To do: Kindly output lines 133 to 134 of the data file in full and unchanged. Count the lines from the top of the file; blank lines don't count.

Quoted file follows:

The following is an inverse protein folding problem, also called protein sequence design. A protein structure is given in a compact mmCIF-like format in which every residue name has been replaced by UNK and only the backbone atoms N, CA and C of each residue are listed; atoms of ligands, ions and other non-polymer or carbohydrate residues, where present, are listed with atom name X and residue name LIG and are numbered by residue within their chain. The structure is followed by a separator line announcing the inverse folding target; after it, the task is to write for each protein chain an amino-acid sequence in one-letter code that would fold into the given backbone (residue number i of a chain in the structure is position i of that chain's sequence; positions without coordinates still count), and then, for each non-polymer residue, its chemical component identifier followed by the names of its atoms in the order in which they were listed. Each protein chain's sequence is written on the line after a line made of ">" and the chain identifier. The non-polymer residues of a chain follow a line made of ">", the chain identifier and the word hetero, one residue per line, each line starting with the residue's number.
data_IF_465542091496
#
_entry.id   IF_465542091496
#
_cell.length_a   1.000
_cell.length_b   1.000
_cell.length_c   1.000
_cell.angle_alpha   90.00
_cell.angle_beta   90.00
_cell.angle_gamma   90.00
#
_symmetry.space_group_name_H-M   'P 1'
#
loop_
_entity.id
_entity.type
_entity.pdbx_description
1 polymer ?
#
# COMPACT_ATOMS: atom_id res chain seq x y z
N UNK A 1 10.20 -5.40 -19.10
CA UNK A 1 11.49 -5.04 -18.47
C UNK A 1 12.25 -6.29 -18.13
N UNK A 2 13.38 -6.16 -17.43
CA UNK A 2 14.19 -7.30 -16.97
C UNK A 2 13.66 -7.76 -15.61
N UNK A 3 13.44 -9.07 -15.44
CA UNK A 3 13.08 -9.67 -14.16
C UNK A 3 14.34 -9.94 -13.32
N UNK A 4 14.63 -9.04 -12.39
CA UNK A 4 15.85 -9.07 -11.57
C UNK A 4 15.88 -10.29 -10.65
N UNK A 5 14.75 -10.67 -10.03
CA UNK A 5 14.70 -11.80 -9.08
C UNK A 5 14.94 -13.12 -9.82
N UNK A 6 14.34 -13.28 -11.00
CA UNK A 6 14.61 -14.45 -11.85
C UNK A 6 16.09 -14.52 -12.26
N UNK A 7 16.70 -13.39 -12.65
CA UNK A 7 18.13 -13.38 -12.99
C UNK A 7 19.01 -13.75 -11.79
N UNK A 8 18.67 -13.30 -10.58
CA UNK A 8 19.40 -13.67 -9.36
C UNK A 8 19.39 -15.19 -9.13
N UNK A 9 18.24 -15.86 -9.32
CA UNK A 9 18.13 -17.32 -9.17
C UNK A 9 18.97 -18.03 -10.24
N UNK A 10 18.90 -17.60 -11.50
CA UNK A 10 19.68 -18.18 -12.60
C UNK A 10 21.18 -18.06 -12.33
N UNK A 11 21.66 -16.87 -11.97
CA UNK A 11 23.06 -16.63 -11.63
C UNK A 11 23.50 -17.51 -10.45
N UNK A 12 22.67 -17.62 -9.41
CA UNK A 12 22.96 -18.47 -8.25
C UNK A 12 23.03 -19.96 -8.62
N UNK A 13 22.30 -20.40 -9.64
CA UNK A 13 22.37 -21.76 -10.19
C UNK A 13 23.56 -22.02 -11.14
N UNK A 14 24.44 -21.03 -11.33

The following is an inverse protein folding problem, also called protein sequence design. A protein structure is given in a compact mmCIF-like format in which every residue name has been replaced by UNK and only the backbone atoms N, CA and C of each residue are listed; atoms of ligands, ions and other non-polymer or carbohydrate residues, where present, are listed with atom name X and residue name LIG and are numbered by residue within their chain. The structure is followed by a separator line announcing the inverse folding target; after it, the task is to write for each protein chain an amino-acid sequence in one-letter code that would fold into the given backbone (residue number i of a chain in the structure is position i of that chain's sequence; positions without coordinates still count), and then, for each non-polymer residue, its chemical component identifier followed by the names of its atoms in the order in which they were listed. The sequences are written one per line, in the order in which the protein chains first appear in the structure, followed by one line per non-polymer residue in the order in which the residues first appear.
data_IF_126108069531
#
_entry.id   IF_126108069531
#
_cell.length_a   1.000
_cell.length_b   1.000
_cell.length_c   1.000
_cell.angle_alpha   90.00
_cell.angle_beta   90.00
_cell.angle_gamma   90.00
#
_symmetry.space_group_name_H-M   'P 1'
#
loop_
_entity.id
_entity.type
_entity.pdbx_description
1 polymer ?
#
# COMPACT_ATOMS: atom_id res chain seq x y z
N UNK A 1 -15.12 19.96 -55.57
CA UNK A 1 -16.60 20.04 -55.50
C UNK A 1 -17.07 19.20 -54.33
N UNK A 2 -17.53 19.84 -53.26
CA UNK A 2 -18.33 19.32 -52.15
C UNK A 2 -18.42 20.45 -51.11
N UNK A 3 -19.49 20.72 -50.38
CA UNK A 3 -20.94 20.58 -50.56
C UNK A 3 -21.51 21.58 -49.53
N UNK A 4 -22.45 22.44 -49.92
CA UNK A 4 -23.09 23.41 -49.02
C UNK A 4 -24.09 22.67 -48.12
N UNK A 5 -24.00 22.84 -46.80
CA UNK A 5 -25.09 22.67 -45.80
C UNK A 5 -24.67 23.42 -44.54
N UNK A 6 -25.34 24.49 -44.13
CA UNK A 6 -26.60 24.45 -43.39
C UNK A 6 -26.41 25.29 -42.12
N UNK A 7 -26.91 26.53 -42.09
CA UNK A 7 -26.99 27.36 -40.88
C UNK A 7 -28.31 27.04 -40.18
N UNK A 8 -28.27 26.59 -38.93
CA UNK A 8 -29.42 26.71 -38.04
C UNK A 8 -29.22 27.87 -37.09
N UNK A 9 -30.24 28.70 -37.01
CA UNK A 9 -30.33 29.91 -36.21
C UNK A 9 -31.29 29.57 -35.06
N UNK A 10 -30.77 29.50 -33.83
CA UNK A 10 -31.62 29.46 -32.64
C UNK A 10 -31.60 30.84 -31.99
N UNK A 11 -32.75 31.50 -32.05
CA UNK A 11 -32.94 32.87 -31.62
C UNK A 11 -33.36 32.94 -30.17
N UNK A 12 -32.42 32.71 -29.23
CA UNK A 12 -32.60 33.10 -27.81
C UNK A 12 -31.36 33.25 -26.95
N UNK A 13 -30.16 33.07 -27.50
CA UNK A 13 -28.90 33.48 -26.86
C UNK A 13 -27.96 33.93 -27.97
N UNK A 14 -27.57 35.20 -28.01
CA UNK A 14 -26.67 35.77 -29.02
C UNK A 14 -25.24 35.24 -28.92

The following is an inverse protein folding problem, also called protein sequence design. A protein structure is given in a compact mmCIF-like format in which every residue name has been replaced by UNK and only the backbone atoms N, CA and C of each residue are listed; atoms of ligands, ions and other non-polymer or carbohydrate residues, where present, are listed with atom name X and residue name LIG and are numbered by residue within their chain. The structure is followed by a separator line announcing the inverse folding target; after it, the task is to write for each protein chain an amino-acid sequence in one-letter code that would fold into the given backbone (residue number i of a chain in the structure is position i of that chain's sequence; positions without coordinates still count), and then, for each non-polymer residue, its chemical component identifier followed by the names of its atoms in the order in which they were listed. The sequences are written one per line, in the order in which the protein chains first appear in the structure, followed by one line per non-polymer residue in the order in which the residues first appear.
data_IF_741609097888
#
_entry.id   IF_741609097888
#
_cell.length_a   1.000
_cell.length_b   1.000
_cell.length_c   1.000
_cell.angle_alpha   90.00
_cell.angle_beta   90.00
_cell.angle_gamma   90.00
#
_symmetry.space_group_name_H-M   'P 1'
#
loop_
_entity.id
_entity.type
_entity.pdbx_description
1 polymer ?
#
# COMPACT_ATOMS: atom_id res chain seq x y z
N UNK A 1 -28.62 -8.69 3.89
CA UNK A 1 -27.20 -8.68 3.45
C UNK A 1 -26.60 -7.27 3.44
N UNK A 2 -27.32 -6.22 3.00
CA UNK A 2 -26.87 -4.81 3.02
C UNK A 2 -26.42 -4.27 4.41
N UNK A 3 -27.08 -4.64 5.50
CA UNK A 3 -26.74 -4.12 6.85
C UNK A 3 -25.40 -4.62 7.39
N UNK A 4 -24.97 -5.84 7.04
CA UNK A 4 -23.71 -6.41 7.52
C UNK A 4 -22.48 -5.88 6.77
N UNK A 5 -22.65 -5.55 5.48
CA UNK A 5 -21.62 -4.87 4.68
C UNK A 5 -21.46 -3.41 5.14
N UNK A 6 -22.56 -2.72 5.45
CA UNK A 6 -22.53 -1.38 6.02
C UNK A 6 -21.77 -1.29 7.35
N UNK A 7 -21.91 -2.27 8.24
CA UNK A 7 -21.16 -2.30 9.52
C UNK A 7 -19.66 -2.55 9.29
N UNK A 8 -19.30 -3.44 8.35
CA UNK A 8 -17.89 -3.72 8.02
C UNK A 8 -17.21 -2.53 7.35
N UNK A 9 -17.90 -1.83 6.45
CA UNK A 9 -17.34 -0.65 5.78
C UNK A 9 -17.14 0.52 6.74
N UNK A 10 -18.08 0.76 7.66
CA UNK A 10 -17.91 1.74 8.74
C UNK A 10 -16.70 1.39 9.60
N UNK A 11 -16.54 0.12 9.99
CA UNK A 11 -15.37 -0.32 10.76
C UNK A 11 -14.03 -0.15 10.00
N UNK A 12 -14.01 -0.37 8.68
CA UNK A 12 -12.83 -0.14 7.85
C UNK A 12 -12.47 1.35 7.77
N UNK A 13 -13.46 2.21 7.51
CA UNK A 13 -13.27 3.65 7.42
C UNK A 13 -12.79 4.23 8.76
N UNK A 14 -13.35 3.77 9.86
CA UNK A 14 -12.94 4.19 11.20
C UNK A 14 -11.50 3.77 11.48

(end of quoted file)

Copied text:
_cell.angle_alpha   90.00
_cell.angle_beta   90.00